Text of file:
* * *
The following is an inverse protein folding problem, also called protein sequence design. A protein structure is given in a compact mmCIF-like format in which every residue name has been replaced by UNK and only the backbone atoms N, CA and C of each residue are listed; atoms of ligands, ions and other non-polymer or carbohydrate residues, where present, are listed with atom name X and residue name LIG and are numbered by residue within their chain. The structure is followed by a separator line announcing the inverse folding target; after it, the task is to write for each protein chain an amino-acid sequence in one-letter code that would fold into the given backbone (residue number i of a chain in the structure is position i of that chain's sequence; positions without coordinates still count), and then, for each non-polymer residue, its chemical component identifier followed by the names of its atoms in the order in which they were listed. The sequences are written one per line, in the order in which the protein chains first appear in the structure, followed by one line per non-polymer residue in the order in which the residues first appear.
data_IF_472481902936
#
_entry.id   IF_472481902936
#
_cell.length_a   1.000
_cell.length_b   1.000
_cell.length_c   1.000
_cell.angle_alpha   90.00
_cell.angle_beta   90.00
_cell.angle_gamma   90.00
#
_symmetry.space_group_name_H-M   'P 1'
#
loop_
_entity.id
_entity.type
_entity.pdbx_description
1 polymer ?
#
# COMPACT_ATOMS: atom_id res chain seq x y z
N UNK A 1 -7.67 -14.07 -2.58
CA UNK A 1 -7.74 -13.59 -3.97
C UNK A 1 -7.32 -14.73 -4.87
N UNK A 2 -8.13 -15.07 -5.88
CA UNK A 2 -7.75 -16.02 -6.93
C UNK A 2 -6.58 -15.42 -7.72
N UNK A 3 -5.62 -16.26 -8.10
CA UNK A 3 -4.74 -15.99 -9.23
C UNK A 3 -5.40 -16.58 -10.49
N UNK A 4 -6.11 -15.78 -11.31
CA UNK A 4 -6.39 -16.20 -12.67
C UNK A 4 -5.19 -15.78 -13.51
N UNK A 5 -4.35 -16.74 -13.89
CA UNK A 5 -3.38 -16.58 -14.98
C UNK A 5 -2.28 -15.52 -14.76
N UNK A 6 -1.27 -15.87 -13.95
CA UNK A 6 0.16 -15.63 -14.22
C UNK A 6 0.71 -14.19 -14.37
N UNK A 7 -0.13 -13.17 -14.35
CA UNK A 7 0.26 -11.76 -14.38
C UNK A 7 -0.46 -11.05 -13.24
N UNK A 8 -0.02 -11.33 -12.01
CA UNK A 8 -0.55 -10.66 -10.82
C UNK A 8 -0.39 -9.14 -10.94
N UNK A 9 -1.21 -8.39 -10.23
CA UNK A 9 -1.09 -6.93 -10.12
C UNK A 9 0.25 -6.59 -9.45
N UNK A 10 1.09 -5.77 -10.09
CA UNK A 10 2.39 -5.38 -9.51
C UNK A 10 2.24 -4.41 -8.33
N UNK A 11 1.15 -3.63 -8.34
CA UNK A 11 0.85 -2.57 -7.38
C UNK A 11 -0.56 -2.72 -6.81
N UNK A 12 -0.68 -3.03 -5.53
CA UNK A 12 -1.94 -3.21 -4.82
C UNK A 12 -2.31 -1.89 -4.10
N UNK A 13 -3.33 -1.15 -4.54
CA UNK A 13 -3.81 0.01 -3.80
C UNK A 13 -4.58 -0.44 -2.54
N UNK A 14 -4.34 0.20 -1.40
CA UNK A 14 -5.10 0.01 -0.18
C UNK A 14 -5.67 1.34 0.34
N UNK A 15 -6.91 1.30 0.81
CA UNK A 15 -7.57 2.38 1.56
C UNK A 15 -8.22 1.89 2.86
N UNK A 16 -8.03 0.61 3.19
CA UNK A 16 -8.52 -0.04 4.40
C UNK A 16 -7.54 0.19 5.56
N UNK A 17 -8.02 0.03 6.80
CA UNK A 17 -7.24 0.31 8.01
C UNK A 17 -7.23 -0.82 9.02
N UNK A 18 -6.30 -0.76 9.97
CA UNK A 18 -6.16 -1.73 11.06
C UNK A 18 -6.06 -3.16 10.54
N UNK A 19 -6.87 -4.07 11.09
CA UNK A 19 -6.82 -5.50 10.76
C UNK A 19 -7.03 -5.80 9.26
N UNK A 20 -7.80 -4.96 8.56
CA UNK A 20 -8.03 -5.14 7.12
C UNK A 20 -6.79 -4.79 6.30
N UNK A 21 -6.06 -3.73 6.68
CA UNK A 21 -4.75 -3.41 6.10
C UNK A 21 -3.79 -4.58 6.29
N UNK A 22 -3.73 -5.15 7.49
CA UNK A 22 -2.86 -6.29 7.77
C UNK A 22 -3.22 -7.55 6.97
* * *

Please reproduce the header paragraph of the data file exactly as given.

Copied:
The following is an inverse protein folding problem, also called protein sequence design. A protein structure is given in a compact mmCIF-like format in which every residue name has been replaced by UNK and only the backbone atoms N, CA and C of each residue are listed; atoms of ligands, ions and other non-polymer or carbohydrate residues, where present, are listed with atom name X and residue name LIG and are numbered by residue within their chain. The structure is followed by a separator line announcing the inverse folding target; after it, the task is to write for each protein chain an amino-acid sequence in one-letter code that would fold into the given backbone (residue number i of a chain in the structure is position i of that chain's sequence; positions without coordinates still count), and then, for each non-polymer residue, its chemical component identifier followed by the names of its atoms in the order in which they were listed. The sequences are written one per line, in the order in which the protein chains first appear in the structure, followed by one line per non-polymer residue in the order in which the residues first appear.